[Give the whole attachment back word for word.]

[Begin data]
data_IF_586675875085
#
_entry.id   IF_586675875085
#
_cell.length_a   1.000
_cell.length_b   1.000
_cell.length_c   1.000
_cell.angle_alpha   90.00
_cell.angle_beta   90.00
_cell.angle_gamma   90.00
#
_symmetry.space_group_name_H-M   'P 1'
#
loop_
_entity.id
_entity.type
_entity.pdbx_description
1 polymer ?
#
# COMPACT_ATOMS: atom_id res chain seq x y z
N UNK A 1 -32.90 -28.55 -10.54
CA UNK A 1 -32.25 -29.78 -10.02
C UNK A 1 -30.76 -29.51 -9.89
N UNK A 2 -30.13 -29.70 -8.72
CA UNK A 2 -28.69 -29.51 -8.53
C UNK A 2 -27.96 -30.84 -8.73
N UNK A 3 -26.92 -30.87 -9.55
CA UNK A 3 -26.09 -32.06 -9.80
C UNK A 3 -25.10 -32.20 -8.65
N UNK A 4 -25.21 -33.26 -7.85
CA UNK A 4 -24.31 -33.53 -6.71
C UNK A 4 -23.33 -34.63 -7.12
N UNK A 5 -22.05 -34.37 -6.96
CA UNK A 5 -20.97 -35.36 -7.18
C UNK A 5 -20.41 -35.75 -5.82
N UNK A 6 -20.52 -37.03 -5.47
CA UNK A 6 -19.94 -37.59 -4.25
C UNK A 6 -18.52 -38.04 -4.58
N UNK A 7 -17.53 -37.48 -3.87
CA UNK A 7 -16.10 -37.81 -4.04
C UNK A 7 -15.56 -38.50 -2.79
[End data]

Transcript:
data_IF_586675875085
#
_entry.id   IF_586675875085
#
_cell.length_a   1.000
_cell.length_b   1.000
_cell.length_c   1.000
_cell.angle_alpha   90.00
_cell.angle_beta   90.00
_cell.angle_gamma   90.00
#
_symmetry.space_group_name_H-M   'P 1'
#
loop_
_entity.id
_entity.type
_entity.pdbx_description
1 polymer ?
#
# COMPACT_ATOMS: atom_id res chain seq x y z
N UNK A 1 -32.90 -28.55 -10.54
CA UNK A 1 -32.25 -29.78 -10.02
C UNK A 1 -30.76 -29.51 -9.89
N UNK A 2 -30.13 -29.70 -8.72
CA UNK A 2 -28.69 -29.51 -8.53
C UNK A 2 -27.96 -30.84 -8.73
N UNK A 3 -26.92 -30.87 -9.55
CA UNK A 3 -26.09 -32.06 -9.80
C UNK A 3 -25.10 -32.20 -8.65
N UNK A 4 -25.21 -33.26 -7.85
CA UNK A 4 -24.31 -33.53 -6.71
C UNK A 4 -23.33 -34.63 -7.12
N UNK A 5 -22.05 -34.37 -6.96
CA UNK A 5 -20.97 -35.36 -7.18
C UNK A 5 -20.41 -35.75 -5.82
N UNK A 6 -20.52 -37.03 -5.47
CA UNK A 6 -19.94 -37.59 -4.25
C UNK A 6 -18.52 -38.04 -4.58
N UNK A 7 -17.53 -37.48 -3.87
CA UNK A 7 -16.10 -37.81 -4.04
C UNK A 7 -15.56 -38.50 -2.79